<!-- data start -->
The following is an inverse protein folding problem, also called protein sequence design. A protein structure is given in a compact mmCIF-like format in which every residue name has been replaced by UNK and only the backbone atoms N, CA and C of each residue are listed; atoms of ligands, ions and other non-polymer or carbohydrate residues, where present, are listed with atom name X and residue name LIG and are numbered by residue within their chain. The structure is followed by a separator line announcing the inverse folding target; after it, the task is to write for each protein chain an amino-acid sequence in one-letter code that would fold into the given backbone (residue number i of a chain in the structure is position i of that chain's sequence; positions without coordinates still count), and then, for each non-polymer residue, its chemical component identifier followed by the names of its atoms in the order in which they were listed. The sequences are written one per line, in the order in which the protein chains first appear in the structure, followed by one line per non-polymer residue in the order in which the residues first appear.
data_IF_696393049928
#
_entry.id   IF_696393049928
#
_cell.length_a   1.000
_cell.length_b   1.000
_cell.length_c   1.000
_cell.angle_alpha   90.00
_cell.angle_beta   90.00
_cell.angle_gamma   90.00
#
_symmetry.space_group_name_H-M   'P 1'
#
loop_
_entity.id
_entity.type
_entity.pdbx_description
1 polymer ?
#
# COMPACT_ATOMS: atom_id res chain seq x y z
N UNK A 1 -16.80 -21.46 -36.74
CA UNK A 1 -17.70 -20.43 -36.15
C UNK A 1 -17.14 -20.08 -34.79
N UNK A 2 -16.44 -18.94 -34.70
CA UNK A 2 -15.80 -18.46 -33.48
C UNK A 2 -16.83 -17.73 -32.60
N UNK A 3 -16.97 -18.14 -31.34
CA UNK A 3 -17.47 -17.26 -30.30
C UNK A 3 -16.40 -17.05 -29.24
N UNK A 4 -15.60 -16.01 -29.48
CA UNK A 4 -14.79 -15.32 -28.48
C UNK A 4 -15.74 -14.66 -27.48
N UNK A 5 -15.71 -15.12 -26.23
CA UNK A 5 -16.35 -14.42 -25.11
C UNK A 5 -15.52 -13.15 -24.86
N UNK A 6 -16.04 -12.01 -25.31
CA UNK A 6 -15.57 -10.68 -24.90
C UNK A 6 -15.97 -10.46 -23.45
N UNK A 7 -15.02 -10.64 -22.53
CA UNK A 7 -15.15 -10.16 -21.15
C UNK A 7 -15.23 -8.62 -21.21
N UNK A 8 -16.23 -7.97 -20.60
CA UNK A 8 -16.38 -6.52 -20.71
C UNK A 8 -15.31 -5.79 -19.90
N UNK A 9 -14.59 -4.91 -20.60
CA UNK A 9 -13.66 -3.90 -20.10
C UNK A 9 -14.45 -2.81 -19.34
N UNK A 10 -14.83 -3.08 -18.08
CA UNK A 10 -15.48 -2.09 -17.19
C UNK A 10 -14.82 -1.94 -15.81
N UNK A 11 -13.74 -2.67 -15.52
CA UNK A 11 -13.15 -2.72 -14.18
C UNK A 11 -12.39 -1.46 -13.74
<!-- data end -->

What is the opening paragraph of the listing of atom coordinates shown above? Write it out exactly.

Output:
The following is an inverse protein folding problem, also called protein sequence design. A protein structure is given in a compact mmCIF-like format in which every residue name has been replaced by UNK and only the backbone atoms N, CA and C of each residue are listed; atoms of ligands, ions and other non-polymer or carbohydrate residues, where present, are listed with atom name X and residue name LIG and are numbered by residue within their chain. The structure is followed by a separator line announcing the inverse folding target; after it, the task is to write for each protein chain an amino-acid sequence in one-letter code that would fold into the given backbone (residue number i of a chain in the structure is position i of that chain's sequence; positions without coordinates still count), and then, for each non-polymer residue, its chemical component identifier followed by the names of its atoms in the order in which they were listed. The sequences are written one per line, in the order in which the protein chains first appear in the structure, followed by one line per non-polymer residue in the order in which the residues first appear.